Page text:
Do Not Touch

For me it ends like this: with someone else’s vibrator, on someone else’s sheets. But it doesn’t start there. It starts the day I first dip a spoon into someone else’s crockpot. Or the day I rifle through someone else’s medicine cabinet. Or the day I sit on someone else’s sofa reading a poem that makes my mascara clump and sludge and slide down my face, sticky black teardrops clinging to my chin.
The truth is, I don’t know exactly when it starts. But I know what I am wearing. I see myself very clearly, in bright white Keds and the pantyhose with a run behind the left knee. I am wearing a starched white apron and an impractical green-striped skirt and I look like a fucking green peppermint. I’m supposed to look this way. Spearmint Maid Service: So Fresh and So Clean.
All the housewives speak in sticky notes, squawking instructions in big bold letters like I can’t read lower case.
“DO NOT put silk clothes in the dryer.”
“When you scrub the floorboards DO NOT use bleach. Non-toxic cleaner only!!!”
“The rocking horse in the playroom is an antique. The horsehairs are made of real horsehair. DO NOT TOUCH!!”
But I do. I touch. The more they tell me not to, the more I taste it on my tongue. When the lonely housewives go to their luncheons, I stroke the horsehair. I leave thumbprints on the poetry books. I lick a sterling silver spoon and swirl my saliva into a simmering pot roast. I touch and touch and touch every rubber toy in the bedside drawers. Most of these women’s husbands sleep in the guest room anyway. I clean their drool stains off silk pillows.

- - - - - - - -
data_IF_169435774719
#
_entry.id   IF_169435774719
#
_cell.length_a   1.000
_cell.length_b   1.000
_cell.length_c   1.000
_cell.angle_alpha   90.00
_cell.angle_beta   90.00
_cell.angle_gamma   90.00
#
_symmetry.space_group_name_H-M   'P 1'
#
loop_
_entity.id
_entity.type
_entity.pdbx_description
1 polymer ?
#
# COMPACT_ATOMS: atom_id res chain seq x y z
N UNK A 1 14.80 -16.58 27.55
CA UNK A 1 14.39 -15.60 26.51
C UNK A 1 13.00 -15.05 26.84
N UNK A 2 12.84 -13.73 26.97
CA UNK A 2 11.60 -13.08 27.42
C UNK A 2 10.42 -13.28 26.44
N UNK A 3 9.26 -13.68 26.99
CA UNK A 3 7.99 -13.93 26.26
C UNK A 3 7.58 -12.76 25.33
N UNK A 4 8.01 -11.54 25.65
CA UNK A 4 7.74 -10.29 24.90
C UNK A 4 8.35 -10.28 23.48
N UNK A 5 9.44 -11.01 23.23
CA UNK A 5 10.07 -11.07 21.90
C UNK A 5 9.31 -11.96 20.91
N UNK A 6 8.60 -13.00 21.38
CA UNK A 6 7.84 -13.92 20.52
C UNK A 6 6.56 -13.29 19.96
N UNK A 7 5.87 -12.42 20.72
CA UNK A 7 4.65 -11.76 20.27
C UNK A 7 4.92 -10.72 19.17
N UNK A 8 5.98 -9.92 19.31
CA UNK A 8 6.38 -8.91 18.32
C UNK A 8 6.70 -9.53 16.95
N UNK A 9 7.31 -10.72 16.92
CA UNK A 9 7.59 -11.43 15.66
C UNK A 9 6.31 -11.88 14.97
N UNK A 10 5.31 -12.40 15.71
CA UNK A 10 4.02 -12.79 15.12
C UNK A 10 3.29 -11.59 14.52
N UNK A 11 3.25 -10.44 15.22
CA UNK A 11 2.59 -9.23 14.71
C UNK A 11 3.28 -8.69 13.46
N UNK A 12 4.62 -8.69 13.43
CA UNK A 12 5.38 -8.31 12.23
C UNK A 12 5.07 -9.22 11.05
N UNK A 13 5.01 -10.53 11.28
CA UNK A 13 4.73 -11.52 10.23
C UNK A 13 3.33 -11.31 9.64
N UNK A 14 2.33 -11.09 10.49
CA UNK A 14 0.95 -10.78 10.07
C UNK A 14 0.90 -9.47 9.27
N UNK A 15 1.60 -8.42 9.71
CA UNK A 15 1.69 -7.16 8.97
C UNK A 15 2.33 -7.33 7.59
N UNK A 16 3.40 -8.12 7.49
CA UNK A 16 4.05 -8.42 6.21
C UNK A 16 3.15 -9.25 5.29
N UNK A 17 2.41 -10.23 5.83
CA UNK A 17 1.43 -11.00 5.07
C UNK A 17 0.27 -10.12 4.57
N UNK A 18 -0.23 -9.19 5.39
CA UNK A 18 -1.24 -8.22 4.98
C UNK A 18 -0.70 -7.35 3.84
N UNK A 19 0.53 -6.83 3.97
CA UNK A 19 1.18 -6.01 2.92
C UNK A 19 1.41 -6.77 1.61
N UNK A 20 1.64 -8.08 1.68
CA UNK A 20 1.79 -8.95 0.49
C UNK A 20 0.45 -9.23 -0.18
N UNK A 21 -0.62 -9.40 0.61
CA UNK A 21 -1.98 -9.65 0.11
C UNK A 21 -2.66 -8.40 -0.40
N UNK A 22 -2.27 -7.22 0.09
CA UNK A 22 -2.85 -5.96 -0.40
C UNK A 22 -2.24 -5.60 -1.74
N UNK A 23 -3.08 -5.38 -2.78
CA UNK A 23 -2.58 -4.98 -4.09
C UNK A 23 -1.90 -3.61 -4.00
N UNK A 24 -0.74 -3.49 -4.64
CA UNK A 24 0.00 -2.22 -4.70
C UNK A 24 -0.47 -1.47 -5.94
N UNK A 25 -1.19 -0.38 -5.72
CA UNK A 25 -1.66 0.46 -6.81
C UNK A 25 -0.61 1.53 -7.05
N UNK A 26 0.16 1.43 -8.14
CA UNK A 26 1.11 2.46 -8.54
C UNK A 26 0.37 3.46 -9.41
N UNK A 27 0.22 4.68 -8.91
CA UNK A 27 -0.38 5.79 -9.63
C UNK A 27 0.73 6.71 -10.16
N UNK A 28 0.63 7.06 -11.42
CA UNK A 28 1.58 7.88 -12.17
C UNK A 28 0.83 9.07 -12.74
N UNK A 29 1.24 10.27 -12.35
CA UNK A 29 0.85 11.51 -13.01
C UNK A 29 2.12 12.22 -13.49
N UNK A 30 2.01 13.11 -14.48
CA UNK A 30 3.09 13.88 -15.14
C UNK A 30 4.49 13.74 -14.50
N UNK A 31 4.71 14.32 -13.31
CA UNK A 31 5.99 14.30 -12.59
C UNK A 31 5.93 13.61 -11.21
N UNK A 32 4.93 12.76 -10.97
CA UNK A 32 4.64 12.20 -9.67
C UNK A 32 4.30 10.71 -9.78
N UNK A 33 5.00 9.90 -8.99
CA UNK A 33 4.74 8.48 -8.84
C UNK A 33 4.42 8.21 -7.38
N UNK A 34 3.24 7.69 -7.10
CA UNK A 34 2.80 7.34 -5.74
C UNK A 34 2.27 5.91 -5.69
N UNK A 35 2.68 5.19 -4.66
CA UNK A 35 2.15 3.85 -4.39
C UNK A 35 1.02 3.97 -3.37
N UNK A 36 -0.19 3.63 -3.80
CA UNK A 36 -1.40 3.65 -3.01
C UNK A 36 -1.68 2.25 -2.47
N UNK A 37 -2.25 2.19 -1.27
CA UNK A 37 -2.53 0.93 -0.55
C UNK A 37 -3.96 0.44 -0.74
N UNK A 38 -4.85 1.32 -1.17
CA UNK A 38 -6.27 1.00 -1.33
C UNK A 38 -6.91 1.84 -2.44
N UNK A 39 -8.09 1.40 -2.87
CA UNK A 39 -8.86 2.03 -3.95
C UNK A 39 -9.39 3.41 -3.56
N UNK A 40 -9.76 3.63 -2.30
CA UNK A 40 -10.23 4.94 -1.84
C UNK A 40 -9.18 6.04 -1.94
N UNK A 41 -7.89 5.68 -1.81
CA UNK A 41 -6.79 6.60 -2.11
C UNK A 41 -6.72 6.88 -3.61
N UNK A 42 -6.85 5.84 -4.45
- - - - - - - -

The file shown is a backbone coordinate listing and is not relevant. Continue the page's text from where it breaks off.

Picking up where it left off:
I would press their messy lives inside me forever, making order, making love.

Bree Barton has published fiction in [PANK], McSweeney’s, Necessary Fiction, and Mid-American Review. Her debut novel, Black Rose, comes out from KT/HarperCollins in 2017. Bree is also a dance teacher and a ghost (interpret at will). Her Internet footprint begins at and ends with creepy tarantula twitter pictures @BreeBartonYA.